Junfeng has posted a great list of NET 2.0 highlights that is definitely worth a read.

I think I'm not alone in maintaining lists of things that would have been great to have while tackling former problems.  In my case, those happen to mainly be Java apps, but regardless of the framework, they're nice to have now.  Some are catch-up, of course, like gzip support, or Edit and Continue being exposed by the CLR (VB.NET is the only language supporting it at the moment, of course - for those of you who use C# and would like to see Edit and Continue in a future release, you can weigh in with your opinion here: http://lab.msdn.microsoft.com/productfeedback/viewFeedback.aspx?feedbackid=bbbf7d31-204c-4a93-af08-fb80328fbe86).  But, of course, like the Tiger/Longhorn debate I'm not sure how it matters who gets what first (a debate I don't really get - Longhorn drops have been going on for well over half a year before Tiger previewed, and obviously Longhorn dev has been going on far longer, but anyway, I digress) nearly as much as it matters that ISV's get the tools they need to stop writing so much plumbing code themselves.  Some phrase it as “write to the highest level API possible“, others say “write as close as possible to your problem domain“ - in either case, ISV's should write code that implements what is usually considered “business logic“ - any other code is plumbing that I hated writing in the past and I hate that ISV's still have to write today. </soapbox>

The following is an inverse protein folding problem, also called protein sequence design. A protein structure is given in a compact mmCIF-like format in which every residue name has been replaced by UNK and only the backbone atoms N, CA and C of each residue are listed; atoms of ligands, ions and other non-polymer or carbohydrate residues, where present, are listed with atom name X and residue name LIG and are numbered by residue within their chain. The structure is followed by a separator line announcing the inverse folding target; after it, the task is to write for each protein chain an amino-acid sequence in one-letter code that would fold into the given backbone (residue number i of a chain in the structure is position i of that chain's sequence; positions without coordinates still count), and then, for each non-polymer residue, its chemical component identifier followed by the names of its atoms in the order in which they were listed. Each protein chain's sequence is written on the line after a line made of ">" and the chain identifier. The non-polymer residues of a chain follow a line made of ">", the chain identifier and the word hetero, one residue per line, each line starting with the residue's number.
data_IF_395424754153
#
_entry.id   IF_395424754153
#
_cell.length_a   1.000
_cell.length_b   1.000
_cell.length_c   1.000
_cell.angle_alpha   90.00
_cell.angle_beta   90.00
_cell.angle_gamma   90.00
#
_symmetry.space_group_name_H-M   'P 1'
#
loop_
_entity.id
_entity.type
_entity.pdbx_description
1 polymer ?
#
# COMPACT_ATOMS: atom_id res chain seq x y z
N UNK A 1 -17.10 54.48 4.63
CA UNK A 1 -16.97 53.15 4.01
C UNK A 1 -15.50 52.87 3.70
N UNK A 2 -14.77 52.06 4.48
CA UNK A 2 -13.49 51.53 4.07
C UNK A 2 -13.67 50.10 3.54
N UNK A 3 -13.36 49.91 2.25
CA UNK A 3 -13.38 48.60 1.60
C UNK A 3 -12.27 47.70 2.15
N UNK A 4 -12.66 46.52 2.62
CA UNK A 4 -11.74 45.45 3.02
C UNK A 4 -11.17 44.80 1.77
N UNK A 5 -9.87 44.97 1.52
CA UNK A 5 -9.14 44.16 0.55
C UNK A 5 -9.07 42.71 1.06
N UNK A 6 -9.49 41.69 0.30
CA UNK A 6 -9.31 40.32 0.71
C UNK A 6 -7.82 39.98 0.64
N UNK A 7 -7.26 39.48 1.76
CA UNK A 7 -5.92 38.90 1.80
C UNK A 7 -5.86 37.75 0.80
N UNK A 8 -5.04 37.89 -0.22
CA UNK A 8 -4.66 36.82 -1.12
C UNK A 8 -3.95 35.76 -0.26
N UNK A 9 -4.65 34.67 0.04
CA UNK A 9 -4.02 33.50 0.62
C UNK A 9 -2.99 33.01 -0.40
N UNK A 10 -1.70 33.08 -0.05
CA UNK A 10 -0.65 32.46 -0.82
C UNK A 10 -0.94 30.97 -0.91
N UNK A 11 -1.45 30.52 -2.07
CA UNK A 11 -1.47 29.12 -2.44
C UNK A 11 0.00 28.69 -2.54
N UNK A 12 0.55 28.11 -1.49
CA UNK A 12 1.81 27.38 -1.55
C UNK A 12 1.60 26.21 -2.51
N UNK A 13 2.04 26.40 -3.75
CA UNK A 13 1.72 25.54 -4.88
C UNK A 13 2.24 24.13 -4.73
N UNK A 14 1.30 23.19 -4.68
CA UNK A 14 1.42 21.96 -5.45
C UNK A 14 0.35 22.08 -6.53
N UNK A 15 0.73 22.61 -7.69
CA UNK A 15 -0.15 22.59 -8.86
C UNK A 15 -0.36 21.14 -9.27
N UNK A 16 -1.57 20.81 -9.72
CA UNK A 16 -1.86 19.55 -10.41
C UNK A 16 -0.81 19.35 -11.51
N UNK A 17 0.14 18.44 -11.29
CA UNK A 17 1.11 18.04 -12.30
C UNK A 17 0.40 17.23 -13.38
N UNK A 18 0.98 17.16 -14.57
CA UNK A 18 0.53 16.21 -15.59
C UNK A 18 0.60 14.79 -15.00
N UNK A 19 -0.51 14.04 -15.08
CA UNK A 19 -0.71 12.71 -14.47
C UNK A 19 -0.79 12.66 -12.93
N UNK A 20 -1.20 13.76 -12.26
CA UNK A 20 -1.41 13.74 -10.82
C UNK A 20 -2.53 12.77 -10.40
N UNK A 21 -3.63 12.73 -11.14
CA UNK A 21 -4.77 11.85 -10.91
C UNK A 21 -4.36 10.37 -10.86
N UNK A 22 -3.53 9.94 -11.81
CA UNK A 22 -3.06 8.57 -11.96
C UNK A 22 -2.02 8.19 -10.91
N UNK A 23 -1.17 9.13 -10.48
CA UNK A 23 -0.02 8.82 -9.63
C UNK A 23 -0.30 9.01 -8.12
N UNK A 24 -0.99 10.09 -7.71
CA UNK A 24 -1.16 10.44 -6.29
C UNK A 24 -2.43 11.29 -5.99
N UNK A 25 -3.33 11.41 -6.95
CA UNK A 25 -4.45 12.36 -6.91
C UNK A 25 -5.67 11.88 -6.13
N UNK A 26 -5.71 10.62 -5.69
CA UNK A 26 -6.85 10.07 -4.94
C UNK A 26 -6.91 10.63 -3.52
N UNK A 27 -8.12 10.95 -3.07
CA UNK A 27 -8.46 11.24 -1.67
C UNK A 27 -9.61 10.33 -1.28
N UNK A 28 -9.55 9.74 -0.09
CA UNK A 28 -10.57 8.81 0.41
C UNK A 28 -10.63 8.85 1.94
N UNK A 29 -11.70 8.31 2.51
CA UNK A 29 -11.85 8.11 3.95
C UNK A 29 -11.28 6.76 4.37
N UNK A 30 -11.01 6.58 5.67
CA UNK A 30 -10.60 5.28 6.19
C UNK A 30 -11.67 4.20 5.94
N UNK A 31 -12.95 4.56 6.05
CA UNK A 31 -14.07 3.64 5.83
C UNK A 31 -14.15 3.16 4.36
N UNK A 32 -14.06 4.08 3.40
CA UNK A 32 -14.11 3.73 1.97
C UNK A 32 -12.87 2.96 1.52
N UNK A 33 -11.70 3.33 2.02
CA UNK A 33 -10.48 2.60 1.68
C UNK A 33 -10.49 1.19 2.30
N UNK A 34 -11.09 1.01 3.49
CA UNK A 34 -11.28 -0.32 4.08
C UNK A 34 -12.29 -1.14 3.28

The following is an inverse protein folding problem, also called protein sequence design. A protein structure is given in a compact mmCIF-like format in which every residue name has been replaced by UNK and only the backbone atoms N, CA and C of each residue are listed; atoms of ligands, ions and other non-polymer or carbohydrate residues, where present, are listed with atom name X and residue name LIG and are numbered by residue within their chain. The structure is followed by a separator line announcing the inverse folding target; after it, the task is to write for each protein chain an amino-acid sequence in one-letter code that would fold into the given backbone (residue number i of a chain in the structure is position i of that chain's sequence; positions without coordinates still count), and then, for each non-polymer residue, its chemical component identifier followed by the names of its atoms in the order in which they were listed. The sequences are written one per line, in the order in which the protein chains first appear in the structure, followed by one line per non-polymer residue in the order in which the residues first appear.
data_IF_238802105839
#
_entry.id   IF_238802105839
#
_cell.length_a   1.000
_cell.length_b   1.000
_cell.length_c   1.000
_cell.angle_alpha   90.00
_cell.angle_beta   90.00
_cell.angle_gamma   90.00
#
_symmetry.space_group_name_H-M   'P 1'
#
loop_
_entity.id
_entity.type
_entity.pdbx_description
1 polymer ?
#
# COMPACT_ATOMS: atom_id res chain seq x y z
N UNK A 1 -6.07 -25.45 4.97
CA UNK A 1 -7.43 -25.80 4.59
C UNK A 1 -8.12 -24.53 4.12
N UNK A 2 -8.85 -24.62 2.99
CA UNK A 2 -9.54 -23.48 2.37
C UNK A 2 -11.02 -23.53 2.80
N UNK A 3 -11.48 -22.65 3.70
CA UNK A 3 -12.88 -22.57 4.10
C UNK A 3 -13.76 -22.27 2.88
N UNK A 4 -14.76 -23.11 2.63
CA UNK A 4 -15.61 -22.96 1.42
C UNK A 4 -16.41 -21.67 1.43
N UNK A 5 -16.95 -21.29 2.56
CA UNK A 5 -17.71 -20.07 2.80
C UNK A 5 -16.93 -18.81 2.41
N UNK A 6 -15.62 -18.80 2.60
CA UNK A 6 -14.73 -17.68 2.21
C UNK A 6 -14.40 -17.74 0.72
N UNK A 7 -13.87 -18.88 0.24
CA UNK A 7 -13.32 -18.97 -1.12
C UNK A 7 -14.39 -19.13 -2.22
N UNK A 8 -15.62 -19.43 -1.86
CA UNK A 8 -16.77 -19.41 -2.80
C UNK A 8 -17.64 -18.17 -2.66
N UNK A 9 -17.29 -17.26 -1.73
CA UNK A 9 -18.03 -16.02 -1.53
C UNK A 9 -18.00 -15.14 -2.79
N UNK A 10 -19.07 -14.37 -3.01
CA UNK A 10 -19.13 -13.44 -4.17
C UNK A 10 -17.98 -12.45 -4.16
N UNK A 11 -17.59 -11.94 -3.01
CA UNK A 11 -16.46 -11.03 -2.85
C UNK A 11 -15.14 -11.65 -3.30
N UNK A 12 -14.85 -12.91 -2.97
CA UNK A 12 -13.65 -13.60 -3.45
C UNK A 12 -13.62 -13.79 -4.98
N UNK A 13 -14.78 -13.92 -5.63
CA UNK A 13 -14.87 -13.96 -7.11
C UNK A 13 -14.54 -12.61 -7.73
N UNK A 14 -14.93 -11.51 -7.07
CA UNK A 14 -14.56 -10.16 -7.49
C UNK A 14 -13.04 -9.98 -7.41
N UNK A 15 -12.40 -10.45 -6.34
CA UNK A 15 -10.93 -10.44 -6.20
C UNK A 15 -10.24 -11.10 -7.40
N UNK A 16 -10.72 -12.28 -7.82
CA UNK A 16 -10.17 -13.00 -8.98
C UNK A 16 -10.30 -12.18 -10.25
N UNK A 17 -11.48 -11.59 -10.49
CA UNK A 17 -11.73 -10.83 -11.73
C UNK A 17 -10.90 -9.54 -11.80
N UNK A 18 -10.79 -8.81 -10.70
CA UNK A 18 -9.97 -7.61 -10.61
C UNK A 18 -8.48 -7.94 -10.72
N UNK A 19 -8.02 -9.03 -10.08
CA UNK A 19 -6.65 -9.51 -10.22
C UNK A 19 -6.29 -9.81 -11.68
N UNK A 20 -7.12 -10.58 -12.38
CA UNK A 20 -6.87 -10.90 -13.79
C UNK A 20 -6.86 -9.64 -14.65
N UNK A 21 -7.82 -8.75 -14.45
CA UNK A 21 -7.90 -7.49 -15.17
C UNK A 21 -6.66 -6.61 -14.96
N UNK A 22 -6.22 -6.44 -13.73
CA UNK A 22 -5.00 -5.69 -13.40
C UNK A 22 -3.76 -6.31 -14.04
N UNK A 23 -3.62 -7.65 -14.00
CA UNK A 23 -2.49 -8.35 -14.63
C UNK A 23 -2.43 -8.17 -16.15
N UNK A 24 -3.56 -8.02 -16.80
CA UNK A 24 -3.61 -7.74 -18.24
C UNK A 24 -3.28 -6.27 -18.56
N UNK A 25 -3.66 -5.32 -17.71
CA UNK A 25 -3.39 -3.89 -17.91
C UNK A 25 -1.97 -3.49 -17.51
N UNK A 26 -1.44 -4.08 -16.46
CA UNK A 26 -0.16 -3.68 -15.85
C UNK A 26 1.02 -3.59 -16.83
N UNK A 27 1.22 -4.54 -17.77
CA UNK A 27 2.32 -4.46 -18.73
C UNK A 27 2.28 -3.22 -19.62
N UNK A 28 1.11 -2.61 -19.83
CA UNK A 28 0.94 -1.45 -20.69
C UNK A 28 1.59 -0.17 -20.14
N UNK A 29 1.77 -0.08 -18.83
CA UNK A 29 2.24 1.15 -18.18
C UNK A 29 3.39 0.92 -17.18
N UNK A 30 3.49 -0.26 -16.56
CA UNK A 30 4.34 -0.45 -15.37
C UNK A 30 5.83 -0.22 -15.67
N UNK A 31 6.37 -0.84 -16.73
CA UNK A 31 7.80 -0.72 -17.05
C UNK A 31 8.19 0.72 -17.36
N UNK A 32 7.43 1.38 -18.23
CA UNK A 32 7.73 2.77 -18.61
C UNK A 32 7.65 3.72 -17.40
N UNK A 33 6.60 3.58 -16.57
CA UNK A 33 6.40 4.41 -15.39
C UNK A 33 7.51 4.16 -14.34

Also, while developing Hatteras many of these make life tons easier/simpler.

  • Direct ACL read/modify support
  • Authenticated Streams
  • Console Class Additions
  • Data Protection API
  • Edit and Continue
  • Detecting changes in Network Connectivity
  • FTP Support
  • Generics
  • X.509 Cert store support
  • NetworkInformation, Ping, HttpListener, custom caching behavior - I can simply not overstate how much easier our ISV life at Porivo would have been with access to these in the framework.  It boggles the mind.
  • Serial I/O support - mainly for some device control projects in my IBM past
  • The BinaryFormatter class now supports version-tolerant serialization, which allows a type to be deserialized from the serialization of a different version.

Seriously, though, as Junfeng says, there's obviously tons more, I just thought I'd provide highlights of his highlights :)

Oh, and totally unrelated, but Rory is joining - very cool :)